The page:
"Kiddy Thinks" (Summary)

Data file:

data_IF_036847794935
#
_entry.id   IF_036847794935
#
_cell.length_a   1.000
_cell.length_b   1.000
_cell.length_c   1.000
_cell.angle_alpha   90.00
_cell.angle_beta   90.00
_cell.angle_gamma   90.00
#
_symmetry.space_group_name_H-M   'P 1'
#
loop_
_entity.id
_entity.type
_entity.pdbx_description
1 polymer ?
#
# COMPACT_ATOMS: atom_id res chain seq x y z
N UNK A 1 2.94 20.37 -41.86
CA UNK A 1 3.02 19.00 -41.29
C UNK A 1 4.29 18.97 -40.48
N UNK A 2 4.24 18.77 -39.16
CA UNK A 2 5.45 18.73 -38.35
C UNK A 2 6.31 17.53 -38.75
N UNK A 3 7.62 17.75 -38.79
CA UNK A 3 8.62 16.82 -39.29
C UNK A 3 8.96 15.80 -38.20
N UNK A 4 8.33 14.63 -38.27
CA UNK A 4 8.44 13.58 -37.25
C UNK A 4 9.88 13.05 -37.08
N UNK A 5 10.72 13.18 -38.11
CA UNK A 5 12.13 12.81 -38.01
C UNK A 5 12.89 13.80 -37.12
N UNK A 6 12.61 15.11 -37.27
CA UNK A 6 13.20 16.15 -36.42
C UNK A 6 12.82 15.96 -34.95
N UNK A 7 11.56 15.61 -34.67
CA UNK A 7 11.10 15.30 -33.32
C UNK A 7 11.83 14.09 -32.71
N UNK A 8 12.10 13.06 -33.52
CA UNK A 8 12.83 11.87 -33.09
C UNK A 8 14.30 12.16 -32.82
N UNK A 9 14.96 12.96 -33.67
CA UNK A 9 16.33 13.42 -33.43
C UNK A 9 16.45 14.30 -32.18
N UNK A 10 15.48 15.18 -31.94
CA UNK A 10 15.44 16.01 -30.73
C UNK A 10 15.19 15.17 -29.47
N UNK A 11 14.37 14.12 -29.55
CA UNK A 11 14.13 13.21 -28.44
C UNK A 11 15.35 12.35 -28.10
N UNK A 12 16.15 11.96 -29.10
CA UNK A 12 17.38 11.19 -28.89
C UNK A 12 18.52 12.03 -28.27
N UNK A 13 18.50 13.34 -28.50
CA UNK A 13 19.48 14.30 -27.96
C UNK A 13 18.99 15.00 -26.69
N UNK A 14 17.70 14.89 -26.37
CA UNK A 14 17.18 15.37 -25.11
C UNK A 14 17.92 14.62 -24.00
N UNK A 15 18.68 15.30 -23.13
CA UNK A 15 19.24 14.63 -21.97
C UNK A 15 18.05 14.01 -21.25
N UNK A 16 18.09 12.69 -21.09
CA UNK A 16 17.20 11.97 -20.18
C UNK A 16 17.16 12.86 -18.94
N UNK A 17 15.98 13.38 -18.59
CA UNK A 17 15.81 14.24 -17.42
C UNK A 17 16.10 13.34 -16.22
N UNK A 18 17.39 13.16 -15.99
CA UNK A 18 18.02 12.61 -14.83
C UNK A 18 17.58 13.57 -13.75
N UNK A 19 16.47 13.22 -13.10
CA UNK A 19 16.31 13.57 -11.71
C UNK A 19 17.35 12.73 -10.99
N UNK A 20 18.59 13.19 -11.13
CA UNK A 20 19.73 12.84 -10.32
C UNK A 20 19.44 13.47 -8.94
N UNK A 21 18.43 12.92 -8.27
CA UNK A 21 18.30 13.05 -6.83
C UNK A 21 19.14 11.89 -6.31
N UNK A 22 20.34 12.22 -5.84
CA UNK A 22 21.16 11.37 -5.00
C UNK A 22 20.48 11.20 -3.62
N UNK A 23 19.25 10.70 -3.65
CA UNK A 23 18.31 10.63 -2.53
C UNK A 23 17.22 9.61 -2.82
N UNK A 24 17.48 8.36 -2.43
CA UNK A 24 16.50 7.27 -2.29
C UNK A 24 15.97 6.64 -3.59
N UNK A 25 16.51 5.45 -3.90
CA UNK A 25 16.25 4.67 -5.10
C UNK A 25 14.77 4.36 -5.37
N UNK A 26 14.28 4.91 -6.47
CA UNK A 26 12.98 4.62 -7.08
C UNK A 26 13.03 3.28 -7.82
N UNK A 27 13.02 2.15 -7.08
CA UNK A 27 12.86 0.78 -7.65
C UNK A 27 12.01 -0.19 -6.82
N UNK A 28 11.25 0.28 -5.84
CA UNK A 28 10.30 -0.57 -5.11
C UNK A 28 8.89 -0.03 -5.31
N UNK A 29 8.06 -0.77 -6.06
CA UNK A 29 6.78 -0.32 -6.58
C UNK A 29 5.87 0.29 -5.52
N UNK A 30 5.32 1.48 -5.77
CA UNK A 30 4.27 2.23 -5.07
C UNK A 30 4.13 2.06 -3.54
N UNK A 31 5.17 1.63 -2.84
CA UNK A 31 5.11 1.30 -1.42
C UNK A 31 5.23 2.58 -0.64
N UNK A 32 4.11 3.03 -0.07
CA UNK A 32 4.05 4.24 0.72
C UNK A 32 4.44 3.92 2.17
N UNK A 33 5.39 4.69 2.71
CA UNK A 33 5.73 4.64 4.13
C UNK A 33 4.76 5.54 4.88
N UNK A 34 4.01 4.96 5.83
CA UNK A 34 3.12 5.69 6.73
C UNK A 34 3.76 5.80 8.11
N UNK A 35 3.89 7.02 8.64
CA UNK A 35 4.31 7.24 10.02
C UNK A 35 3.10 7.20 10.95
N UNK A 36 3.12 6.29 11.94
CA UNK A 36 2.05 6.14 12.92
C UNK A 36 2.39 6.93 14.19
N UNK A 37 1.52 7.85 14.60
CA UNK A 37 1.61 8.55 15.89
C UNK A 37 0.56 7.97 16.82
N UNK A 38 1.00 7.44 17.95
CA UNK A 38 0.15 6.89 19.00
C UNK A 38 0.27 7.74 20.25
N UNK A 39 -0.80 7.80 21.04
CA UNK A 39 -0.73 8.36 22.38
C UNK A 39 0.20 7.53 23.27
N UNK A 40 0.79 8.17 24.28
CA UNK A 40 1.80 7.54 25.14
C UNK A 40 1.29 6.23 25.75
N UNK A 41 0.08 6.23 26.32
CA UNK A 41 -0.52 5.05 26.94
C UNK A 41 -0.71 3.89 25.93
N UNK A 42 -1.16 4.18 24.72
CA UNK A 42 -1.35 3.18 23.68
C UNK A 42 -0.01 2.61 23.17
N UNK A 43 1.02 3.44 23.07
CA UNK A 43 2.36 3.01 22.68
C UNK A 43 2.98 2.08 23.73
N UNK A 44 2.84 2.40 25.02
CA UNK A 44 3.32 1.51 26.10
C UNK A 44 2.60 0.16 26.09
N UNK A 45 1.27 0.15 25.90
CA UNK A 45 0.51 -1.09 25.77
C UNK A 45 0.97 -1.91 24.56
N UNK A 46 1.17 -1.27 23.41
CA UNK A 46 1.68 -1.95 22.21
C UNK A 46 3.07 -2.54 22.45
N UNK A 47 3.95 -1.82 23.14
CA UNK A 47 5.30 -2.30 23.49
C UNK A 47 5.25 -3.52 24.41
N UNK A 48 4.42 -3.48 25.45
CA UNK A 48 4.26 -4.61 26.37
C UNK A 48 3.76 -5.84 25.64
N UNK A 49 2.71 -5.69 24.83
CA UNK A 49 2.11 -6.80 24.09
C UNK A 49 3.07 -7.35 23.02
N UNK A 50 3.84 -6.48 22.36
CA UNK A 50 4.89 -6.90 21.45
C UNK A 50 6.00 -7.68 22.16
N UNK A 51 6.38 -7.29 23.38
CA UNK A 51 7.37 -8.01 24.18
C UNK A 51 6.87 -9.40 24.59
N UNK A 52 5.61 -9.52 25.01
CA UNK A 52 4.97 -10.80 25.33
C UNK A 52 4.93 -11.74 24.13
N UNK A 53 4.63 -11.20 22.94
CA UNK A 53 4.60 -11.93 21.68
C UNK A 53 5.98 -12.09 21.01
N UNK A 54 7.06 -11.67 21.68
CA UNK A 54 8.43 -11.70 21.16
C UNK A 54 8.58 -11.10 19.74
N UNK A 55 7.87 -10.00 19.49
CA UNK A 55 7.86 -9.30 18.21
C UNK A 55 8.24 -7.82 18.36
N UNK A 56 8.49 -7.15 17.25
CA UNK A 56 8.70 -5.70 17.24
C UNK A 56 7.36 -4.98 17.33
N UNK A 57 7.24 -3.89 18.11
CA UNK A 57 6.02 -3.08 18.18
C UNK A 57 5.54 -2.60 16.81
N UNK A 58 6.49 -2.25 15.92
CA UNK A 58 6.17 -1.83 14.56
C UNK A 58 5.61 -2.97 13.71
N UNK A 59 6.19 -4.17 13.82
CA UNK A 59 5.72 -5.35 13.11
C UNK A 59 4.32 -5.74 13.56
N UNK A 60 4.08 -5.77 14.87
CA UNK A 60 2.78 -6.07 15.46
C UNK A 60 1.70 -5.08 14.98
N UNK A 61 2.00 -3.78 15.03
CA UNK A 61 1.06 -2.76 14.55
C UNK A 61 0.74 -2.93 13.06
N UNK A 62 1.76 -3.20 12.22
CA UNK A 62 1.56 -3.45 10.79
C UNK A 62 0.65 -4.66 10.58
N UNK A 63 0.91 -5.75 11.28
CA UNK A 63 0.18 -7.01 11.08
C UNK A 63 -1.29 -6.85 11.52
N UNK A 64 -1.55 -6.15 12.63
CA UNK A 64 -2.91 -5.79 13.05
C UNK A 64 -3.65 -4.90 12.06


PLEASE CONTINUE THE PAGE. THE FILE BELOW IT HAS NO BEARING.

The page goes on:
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“Kiddy Thinks” In “Kiddy Thinks”, Alison Gopnik discusses the stages of thinking abilities of babies and young children. Using examples from her personal experiences as a parent and her experiments as a developmental psychologist, she defines these stages and explains the learning processes that take place during them. Through process analysis, Gopnik develops her thesis that babies and young children use the same learning strategies as scientists. Gopnik explains the stages of cognitive development for children from birth to the age of 4 years old. At birth, babies already know they are similar to other people. By nine months, babies can differentiate between expressions of happiness, sadness, and anger. By the age of one year, babies develop an understanding of appropriate responses to their environment by observing the people around them. At a year and a half, babies learn that people have different desires and attitudes. By two years old, children begin testing and exploring this idea. Three year olds understand visual perception and the concept of hiding objects. By the time a child is four, they understand that people can have incorrect thoughts about the world. In opposition to the traditional understanding that babies and young children learn and think differently than adults, Gopnik suggests that babies and young children use the same learning methods as scientists. They “observe, formulate theories, make predictions, and do experiments” (Gopnik, 237) to learn about people, objects, and their surroundings. Like scientists, when a significant amount of counter evidence is present, babies and young children will change their theories. Finally, Gopnik concludes her essay by saying the role of adults in the learning of children is an important one, and recommends that readers work towards “paid parental leave, flexible work arrangements, and publicly
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